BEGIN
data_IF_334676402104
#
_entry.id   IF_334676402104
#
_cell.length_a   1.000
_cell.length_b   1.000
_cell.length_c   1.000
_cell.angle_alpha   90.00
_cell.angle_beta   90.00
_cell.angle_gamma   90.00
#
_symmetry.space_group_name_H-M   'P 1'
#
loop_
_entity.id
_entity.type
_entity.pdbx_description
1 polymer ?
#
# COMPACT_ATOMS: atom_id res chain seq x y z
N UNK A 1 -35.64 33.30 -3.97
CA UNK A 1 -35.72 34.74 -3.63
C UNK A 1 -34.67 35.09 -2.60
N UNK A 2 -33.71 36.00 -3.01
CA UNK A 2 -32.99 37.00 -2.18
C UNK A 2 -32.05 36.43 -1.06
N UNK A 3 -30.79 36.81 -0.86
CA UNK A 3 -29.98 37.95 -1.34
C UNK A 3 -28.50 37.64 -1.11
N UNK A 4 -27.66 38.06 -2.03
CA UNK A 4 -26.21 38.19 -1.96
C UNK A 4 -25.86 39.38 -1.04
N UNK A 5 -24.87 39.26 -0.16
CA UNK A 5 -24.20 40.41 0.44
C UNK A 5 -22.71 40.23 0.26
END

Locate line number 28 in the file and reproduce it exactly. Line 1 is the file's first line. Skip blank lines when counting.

CA UNK A 3 -29.98 37.95 -1.34